Cold callers for the Marie Curie Cancer Care charity have been criticised for knocking on doors in and around Diss as late as 9pm at night.
Calls have been made for the charity, and any others, to stop after-dark cold calls.
Many, particularly the vulnerable and those living on their own, have been left frightened in their own homes in recent weeks thanks to cold callers, whose ultimate aim is to obtain bank details.
But Marie Curie is standing by the practice.
A spokesman for the cancer charity said: “Our door-to-door fundraising is conducted within the Public Fundraising Regulatory Association’s guidelines which permits activity until 9pm.”
Sandra Rice, of Willbye Avenue in Diss was cold called by a man on behalf of Marie Curie at 8.45pm two weeks ago.
She has put up her own ‘No Cold Calling’ sign but she said the collector told her he didn’t see it.
Mrs Rice, 67, said: “It wasn’t so scary for me, but I’m concerned for the older people who do find it scary.
“I asked why he was allowed to knock so late, and he said he must work until 9pm.”
Jane Spillings, of Palgrave, also saw cold callers knocking on an elderly person’s door at 8.45pm. She spoke to them about it, telling them that it was “out of order”.
Like Mrs Rice, she said Marie Curie’s cancer work was vital and admirable, but said that after-dark calls were unacceptable.
She is a hairdresser in Diss and had spoken to many older people about cold callers.
She said: “I’ve spoken to people who are frightened when they come knocking. Surely there are enough doors to knock in daylight hours?
“Some people can’t even open the door and shout at them through the letterbox saying they don’t answer the door at night.”
A spokesman for Marie Curie said: “Marie Curie takes any complaints and feedback seriously and we monitor the activity closely. Fundraisers have been conducting some door to door fundraising in the Diss area recently on behalf of Marie
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Marie Curie. This fundraising is a vital and cost effective way of raising much needed funds to help us continue providing free care to people with terminal illnesses and their families.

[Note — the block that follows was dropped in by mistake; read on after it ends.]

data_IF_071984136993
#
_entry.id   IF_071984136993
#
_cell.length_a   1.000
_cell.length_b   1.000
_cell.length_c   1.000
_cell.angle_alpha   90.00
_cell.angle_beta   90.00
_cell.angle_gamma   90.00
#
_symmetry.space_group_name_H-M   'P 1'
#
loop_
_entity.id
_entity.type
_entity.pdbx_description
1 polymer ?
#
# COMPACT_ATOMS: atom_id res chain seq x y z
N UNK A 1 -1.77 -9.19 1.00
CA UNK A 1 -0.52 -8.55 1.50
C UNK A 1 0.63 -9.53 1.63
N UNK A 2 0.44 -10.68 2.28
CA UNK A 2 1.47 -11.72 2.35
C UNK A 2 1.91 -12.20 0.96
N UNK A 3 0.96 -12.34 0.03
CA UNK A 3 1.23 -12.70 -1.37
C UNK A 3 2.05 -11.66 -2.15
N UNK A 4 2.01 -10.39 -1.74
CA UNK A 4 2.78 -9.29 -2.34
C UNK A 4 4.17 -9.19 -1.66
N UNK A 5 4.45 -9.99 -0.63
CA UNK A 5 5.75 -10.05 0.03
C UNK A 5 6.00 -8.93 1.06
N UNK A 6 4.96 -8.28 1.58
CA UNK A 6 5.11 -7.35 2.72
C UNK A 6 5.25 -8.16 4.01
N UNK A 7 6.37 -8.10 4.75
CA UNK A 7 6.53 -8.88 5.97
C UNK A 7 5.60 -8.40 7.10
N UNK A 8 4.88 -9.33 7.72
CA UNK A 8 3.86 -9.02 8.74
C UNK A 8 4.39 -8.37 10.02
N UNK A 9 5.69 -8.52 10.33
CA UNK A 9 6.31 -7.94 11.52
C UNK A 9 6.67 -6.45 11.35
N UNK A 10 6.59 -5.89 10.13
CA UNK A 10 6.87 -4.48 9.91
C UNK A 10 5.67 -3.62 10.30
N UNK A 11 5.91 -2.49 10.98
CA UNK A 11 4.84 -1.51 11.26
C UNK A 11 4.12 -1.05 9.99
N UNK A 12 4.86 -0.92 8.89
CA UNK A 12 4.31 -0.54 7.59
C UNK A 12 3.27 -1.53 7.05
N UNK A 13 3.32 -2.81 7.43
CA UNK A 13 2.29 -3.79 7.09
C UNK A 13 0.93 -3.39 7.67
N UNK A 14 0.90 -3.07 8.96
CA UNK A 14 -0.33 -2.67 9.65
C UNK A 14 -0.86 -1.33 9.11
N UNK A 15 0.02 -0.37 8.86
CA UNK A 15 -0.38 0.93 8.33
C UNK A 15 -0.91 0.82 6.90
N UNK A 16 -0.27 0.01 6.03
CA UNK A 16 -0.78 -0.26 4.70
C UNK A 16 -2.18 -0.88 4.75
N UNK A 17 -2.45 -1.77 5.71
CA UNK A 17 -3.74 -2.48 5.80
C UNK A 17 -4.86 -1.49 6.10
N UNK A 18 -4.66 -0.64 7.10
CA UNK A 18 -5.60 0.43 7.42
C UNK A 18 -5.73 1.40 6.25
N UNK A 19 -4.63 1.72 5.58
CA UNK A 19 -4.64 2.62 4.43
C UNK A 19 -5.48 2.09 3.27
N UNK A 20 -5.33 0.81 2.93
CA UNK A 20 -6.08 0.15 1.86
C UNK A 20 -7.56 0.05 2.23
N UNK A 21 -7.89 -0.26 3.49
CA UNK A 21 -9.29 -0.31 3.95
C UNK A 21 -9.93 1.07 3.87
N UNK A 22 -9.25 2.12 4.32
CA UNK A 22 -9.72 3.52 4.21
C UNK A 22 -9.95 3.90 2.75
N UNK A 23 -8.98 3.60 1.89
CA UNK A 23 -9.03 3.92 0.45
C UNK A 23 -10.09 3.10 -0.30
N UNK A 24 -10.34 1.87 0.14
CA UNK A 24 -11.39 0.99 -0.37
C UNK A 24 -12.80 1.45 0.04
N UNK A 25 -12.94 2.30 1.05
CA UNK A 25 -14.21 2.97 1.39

“We also instruct our fundraisers to observe no cold calling signs. They will only ask people for their direct debit details and never ask for cash. They will also be wearing branded clothing and will carry ID. If anyone is ever in any doubt about the authenticity of a fundraiser they should contact our Supporter Relations team free of charge on 0800 716 146.”
Norfolk Council Council cabinet member for public protection, Daniel Roper, said that charities should think again about after-dark cold calls.
He said: “I would encourage them (Marie Curie) to reflect on the practice. Although the regulations allow them to do so, I would say that cold calling after dark is ill-advised, particularly when dealing with vulnerable people or people living on their own.
“I don’t see how it would be productive for the charities when it is likely to cause distress or inconvenience to members of the public.”
A spokesman for Norfolk County Council’s Trading Standards team said that residents could get hold of no cold calling stickers by calling the Citizens Advice consumer helpline on 08454 04 05 06 or by getting in touch with their local police teams.
The spokesman added: “Alternatively, residents may want to consider looking into setting up a more formal no cold calling zone. There is good information about these schemes at www.norfolk.gov.uk/nccz, or, again, by contacting their local police teams.”